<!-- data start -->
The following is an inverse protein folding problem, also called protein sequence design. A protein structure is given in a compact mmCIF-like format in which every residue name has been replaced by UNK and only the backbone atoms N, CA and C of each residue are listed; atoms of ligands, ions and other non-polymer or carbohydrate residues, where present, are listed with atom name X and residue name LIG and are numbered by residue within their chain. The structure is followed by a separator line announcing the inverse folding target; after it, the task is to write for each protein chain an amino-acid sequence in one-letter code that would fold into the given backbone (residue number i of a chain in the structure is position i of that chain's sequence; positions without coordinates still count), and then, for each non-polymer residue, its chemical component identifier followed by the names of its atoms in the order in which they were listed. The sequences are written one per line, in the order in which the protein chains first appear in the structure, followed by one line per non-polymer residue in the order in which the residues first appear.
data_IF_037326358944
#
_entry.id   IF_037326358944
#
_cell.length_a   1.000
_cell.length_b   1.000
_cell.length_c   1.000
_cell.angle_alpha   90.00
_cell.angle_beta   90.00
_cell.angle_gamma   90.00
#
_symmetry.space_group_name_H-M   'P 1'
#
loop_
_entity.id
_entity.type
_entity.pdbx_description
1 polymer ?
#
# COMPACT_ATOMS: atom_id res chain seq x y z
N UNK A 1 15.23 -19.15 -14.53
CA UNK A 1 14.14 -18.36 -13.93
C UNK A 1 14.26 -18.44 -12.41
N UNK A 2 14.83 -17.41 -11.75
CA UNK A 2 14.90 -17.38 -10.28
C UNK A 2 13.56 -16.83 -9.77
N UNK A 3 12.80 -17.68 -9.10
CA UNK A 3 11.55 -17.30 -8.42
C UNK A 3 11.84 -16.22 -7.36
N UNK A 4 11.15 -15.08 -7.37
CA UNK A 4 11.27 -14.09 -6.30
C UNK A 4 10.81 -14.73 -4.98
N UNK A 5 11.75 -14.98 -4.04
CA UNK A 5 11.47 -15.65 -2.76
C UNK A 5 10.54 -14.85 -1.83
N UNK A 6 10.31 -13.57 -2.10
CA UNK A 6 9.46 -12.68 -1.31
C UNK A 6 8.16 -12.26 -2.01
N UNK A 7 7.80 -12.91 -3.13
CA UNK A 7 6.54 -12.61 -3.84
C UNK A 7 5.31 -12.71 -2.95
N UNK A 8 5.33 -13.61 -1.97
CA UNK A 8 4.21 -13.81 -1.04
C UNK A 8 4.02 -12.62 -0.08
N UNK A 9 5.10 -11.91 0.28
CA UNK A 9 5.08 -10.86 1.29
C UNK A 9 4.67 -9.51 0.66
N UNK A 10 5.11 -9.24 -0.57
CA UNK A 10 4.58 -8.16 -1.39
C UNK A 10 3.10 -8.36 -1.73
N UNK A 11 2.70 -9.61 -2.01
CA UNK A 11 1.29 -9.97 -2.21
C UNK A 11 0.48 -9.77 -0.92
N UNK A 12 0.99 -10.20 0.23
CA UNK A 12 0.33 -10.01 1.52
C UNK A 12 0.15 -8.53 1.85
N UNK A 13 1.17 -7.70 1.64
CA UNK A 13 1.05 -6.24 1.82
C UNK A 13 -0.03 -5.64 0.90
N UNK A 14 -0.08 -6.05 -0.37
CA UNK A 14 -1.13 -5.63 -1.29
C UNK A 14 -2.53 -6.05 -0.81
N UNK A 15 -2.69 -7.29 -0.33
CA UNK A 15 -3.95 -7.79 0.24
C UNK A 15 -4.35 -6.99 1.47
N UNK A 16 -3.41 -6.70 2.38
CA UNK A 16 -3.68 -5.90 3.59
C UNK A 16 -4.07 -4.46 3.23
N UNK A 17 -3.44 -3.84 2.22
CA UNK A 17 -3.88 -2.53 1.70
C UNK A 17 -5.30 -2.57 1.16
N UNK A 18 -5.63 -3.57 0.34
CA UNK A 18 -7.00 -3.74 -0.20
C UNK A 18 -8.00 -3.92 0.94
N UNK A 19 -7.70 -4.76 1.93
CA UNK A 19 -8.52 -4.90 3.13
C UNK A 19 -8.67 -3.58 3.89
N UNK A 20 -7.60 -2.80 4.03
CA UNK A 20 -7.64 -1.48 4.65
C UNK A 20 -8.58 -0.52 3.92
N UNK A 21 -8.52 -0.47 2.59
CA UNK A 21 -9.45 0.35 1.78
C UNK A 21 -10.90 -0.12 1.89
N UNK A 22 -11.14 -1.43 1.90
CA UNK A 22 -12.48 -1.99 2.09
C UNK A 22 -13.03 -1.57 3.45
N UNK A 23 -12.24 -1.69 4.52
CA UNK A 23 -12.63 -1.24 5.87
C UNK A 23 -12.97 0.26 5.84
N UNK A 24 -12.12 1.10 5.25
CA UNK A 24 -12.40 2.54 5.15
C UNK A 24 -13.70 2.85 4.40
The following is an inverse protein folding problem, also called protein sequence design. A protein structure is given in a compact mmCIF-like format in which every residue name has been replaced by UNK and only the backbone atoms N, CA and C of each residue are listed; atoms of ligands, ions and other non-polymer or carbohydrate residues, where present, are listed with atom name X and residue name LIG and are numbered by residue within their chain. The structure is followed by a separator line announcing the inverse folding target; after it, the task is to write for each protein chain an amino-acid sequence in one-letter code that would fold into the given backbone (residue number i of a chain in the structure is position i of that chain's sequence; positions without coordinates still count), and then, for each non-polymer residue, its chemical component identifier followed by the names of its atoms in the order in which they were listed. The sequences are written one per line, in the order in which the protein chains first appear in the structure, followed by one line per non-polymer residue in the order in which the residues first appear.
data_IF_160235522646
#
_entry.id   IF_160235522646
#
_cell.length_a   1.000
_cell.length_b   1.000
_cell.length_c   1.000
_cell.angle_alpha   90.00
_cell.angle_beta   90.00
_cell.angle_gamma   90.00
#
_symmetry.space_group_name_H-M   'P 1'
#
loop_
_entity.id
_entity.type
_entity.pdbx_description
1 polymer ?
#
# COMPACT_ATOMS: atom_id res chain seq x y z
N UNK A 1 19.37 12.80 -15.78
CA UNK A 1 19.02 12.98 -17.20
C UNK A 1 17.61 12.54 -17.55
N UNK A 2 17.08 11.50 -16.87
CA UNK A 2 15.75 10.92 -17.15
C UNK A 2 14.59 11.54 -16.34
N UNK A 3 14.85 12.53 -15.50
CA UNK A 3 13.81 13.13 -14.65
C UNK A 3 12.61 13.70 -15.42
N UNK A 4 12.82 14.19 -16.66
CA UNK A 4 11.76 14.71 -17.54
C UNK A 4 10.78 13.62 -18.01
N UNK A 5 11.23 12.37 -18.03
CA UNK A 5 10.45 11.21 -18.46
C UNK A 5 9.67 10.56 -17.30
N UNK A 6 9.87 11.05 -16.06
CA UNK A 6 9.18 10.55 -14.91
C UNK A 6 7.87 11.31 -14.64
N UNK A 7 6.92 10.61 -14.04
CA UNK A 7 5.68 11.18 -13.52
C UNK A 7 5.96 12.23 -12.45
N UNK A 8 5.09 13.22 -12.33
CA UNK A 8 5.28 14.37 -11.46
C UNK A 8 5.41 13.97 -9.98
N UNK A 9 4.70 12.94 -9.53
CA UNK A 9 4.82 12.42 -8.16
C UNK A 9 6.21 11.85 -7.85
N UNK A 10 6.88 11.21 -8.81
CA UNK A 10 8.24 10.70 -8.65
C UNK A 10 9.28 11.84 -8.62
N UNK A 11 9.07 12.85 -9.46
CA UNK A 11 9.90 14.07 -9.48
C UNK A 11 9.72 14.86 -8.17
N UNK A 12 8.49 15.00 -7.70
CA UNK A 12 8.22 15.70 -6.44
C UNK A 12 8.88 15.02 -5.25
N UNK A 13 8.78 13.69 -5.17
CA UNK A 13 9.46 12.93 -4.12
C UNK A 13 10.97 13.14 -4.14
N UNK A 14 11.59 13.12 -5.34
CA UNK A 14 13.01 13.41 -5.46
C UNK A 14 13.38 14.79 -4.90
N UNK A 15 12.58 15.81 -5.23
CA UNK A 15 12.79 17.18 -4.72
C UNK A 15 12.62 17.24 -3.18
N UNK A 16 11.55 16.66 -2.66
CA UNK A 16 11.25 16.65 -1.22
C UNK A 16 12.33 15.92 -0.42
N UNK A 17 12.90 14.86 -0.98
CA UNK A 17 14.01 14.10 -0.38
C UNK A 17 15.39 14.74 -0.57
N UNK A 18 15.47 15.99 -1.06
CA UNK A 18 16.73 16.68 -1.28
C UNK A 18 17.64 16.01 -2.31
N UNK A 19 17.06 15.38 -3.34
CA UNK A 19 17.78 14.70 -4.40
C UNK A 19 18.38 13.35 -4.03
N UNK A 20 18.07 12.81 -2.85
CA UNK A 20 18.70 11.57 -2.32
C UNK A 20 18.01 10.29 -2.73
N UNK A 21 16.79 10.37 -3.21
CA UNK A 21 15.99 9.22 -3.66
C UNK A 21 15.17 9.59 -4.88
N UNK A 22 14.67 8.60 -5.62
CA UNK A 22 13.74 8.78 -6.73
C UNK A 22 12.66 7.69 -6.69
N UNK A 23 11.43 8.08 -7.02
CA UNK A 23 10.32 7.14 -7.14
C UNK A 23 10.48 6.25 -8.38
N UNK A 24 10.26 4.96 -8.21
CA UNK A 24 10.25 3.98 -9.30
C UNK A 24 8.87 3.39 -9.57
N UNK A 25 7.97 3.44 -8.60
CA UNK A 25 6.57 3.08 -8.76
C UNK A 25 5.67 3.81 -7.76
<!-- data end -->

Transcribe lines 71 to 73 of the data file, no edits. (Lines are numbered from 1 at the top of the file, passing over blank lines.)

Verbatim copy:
CA UNK A 17 -3.88 -2.53 1.70
C UNK A 17 -5.30 -2.57 1.16
N UNK A 18 -5.63 -3.57 0.34